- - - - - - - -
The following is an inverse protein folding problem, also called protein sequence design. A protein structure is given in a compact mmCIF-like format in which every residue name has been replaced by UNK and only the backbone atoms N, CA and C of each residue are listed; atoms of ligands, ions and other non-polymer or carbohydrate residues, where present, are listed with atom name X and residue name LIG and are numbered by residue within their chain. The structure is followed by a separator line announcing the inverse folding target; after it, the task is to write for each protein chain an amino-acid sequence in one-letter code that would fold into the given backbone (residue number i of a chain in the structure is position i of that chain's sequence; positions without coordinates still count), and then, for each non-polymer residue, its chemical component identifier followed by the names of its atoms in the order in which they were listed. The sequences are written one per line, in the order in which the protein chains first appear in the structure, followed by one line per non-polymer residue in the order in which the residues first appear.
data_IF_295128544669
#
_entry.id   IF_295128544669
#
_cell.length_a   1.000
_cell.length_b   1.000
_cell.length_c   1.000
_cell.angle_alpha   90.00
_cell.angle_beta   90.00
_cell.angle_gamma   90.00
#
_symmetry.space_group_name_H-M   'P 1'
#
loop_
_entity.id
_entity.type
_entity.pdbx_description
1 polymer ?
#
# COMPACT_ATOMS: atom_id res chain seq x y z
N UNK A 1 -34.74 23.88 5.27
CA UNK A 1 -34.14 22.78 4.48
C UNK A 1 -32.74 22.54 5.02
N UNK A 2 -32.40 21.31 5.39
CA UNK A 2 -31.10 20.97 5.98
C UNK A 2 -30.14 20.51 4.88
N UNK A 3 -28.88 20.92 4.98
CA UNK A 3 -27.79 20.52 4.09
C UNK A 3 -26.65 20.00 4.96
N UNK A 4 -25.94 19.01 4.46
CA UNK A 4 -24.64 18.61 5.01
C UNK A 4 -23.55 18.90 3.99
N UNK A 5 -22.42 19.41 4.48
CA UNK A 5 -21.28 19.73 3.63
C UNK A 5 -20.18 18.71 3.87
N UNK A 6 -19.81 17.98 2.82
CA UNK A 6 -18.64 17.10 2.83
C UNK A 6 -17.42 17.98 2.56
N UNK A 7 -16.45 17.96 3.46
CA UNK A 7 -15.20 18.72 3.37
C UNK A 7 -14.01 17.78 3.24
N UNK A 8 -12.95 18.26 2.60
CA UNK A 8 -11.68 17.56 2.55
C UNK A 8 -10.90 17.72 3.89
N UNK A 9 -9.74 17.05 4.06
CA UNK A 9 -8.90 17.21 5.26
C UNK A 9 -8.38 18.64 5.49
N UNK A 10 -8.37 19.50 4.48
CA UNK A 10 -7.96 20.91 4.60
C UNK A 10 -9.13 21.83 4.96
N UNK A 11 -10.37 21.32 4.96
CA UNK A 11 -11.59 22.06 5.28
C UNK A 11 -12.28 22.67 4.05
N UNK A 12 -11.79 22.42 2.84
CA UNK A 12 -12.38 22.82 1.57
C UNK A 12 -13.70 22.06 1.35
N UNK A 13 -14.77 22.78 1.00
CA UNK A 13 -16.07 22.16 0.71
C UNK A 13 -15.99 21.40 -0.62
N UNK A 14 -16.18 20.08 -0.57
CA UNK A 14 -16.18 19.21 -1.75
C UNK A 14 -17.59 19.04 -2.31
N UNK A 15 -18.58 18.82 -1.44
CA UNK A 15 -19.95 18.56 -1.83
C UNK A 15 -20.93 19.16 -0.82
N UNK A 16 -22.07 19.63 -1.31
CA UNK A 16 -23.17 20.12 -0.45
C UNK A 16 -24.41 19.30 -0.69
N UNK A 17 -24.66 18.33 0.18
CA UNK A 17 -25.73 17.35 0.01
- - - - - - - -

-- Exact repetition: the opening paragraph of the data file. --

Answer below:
The following is an inverse protein folding problem, also called protein sequence design. A protein structure is given in a compact mmCIF-like format in which every residue name has been replaced by UNK and only the backbone atoms N, CA and C of each residue are listed; atoms of ligands, ions and other non-polymer or carbohydrate residues, where present, are listed with atom name X and residue name LIG and are numbered by residue within their chain. The structure is followed by a separator line announcing the inverse folding target; after it, the task is to write for each protein chain an amino-acid sequence in one-letter code that would fold into the given backbone (residue number i of a chain in the structure is position i of that chain's sequence; positions without coordinates still count), and then, for each non-polymer residue, its chemical component identifier followed by the names of its atoms in the order in which they were listed. The sequences are written one per line, in the order in which the protein chains first appear in the structure, followed by one line per non-polymer residue in the order in which the residues first appear.